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How the President Is Elected


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The Electoral College
U.S. Presidents
The 2008 Presidential Election

Part 1: How It Starts

Most people who run for president are already famous. After all, if you want to be chosen by a majority of the people in America, it helps if many of them know who you are.

Most people who run for president are already serving in government, as members of the U.S. Senate or the House of Representatives or as state governors. Former military officers have also run for president.

A presidential candidate first makes an official announcement that he or she is running for president. Then, he or she or someone else on his or her behalf must file papers with the federal elections commission, which regulates the election process. Candidates usually make these announcements at least a year before the presidential election, in order to give themselves enough time to get their messages out and also to give voters enough time to get to know the candidates.

Once the announcement is made, the candidate begins to work very hard to make sure that he keeps his or her name in the public eye. He or she makes speeches, meets with officials from other countries, goes on high-profile trips, etc. The candidate also tends to cut back on time he or she spends in government (if he or she is serving there) to run for president.

When January of an election year rolls around, the candidates begin their heavy lifting for the campaign ahead. As more months go by, people in the American states gather to show their support for the various candidates. (It is very rare for just one candidate from a major political party to run for president, so many names means many people running for the same job.) These gatherings are called primary elections or caucuses. A primary election looks very much like a general election: Voters get ballots that list the names of the people running for president and then go to a polling place and vote for one of those people. A caucus is a gathering of people who discuss the issues and the candidates at a central location and then cast their votes for candidates.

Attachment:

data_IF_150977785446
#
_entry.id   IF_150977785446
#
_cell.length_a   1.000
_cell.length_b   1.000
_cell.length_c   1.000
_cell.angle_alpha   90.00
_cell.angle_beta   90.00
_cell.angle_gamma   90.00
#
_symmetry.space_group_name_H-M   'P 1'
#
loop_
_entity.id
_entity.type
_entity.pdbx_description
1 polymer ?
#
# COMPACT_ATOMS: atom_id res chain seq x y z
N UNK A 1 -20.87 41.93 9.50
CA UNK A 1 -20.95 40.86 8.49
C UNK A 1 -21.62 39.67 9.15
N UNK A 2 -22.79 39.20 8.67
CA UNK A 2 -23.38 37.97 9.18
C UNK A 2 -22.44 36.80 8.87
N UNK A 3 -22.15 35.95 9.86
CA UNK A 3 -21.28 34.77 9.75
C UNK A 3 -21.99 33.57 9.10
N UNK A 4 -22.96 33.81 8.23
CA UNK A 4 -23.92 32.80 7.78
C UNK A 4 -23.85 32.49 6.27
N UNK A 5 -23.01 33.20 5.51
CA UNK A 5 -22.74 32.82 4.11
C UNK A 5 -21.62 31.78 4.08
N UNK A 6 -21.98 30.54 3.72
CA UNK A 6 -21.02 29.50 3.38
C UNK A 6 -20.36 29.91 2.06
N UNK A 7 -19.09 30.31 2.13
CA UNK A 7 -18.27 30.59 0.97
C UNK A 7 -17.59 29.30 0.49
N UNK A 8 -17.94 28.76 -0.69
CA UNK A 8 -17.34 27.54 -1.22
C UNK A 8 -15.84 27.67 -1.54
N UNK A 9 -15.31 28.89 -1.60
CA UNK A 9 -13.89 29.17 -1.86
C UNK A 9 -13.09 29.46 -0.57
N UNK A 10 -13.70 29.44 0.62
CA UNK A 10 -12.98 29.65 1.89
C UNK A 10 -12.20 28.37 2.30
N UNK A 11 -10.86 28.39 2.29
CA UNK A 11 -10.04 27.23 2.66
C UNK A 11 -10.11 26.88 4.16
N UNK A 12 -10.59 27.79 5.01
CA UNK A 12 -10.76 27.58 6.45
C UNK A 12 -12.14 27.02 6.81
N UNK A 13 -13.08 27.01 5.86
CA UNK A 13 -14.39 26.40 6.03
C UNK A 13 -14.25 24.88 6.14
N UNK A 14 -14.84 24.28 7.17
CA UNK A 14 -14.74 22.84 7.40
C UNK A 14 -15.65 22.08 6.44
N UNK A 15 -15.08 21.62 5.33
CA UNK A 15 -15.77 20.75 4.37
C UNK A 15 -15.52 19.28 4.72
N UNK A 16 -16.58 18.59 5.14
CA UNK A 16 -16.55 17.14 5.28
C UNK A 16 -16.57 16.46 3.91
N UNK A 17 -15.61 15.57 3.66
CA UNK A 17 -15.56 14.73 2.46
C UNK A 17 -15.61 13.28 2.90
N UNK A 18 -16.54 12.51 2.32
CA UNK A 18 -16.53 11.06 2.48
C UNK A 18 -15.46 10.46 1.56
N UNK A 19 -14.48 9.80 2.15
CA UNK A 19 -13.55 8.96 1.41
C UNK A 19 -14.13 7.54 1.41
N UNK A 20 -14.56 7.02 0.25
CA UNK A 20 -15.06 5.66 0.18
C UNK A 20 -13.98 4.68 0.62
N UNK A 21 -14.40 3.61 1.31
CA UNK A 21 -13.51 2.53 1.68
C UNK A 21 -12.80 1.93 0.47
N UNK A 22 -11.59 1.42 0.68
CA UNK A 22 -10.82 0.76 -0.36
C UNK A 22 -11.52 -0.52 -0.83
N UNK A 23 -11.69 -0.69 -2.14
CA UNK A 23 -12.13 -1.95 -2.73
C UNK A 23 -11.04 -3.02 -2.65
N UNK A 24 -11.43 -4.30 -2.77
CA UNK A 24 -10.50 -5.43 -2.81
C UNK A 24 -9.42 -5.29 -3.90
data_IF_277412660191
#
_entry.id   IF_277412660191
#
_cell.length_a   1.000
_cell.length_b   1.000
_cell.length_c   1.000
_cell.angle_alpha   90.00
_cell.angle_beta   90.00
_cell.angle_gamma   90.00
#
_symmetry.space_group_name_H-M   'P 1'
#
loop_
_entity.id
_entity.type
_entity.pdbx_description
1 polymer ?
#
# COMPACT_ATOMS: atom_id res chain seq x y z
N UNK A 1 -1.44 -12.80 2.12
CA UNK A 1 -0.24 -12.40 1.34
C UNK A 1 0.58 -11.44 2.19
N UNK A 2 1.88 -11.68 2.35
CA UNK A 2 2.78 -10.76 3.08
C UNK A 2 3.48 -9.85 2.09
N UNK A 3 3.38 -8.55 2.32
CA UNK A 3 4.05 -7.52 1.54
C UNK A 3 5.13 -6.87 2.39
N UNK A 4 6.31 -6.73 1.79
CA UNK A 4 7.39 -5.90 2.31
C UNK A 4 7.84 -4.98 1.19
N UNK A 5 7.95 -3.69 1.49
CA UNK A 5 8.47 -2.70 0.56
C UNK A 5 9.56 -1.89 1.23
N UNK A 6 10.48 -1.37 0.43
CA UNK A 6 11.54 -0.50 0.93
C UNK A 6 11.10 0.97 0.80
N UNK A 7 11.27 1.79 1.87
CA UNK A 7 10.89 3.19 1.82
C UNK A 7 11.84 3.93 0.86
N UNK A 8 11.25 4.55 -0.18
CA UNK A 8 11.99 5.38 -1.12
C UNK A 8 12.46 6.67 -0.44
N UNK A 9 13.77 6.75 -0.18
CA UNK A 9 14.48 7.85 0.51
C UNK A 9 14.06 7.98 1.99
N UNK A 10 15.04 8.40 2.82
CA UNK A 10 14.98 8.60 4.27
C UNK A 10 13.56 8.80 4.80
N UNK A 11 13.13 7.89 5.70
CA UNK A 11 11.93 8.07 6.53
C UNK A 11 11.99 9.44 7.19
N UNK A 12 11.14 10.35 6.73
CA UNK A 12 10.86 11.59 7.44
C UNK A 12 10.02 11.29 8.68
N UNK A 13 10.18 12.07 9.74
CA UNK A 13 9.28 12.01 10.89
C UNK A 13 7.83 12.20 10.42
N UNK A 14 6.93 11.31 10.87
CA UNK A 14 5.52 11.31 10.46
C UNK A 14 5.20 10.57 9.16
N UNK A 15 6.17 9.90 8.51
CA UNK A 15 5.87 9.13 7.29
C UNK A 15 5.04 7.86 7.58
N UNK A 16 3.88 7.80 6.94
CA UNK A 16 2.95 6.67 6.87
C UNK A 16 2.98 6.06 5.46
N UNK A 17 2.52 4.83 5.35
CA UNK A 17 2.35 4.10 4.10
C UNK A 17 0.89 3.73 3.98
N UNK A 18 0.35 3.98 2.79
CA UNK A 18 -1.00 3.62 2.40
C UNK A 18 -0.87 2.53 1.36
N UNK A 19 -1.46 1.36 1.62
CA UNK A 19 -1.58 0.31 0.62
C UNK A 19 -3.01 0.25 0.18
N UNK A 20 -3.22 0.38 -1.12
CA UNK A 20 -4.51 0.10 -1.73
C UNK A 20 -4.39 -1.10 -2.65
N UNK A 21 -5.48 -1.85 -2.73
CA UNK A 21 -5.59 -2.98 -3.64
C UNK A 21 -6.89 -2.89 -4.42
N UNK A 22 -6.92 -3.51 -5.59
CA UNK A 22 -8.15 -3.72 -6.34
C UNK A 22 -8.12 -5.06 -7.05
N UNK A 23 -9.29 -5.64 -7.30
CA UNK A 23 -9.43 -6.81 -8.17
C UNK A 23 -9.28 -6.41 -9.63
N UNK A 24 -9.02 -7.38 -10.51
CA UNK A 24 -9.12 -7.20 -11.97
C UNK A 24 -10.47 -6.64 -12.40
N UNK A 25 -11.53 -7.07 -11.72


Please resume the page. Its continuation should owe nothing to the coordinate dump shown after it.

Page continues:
It should be noted here that the majority of people who vote in an American presidential election belong to some kind of political party. The two major political parties are Democratic and Republican. Other political parties include Reform, Green, Natural Law, and Libertarian. If you belong to the Democratic Party, you will get a primary election ballot that contains only the names of the people running for president who are also Democrats. The same is true for Republican voters and for members of other political parties. In the general election, anyone can vote for anyone.

Leading up to and during the caucus-primary election period, the various presidential candidates make trips across the country, visiting people everywhere and giving speeches, trying to drum up support. Candidates will often appear alongside other famous people, like sports stars or movie stars, hoping to gain some support by association with these people in the spotlight. The candidates will often get together and have debates, which are usually televised. This is another way for voters to make up their minds on which candidate should get their votes.

The various states have their caucuses or primary elections throughout the late winter and spring and then have a major national gathering called a convention in the summer. Each political party picks a group of people from each state to represent the state at this convention. At the convention, the delegates cast their votes for the candidate who was the top vote-getter in that state in the caucus or primary election. (This is a warm-up for the Electoral College, which comes later.)

Next page > How It All Ends Up > Page 1, 2

Graphics courtesy of ArtToday


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